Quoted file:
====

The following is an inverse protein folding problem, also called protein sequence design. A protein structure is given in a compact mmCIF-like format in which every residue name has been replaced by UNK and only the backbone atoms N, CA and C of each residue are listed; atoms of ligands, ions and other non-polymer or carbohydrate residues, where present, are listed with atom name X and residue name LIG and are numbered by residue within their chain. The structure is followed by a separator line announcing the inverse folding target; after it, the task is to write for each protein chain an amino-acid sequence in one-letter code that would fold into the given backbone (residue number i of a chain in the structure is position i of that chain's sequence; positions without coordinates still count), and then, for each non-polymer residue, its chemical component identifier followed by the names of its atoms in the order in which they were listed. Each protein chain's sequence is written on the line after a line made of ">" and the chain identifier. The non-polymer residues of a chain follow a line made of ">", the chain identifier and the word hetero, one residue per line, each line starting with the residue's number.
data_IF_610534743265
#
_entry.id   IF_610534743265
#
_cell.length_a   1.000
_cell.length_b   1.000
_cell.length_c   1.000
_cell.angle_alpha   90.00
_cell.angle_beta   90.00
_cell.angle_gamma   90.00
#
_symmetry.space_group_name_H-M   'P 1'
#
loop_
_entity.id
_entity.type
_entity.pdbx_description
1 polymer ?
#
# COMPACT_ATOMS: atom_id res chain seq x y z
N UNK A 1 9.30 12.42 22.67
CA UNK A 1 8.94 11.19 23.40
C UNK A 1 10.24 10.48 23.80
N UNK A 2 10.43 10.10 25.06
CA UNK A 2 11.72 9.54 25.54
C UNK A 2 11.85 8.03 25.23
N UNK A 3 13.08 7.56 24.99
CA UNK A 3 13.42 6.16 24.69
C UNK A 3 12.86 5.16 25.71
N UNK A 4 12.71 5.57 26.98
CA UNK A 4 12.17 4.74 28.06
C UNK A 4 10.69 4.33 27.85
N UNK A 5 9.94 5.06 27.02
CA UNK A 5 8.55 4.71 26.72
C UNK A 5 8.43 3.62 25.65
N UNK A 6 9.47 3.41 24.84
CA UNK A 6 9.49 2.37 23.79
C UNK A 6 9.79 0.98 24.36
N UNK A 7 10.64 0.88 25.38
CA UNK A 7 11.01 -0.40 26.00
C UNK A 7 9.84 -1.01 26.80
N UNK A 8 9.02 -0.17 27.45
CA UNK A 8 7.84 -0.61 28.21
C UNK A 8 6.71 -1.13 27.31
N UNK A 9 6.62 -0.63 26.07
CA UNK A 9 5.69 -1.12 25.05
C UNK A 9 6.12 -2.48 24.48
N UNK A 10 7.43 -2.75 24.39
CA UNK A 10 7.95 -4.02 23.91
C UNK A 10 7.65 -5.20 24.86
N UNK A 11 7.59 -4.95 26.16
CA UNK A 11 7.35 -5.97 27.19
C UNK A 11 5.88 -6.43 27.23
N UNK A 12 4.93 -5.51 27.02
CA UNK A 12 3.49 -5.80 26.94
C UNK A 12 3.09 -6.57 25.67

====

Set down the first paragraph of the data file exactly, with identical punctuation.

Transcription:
The following is an inverse protein folding problem, also called protein sequence design. A protein structure is given in a compact mmCIF-like format in which every residue name has been replaced by UNK and only the backbone atoms N, CA and C of each residue are listed; atoms of ligands, ions and other non-polymer or carbohydrate residues, where present, are listed with atom name X and residue name LIG and are numbered by residue within their chain. The structure is followed by a separator line announcing the inverse folding target; after it, the task is to write for each protein chain an amino-acid sequence in one-letter code that would fold into the given backbone (residue number i of a chain in the structure is position i of that chain's sequence; positions without coordinates still count), and then, for each non-polymer residue, its chemical component identifier followed by the names of its atoms in the order in which they were listed. Each protein chain's sequence is written on the line after a line made of ">" and the chain identifier. The non-polymer residues of a chain follow a line made of ">", the chain identifier and the word hetero, one residue per line, each line starting with the residue's number.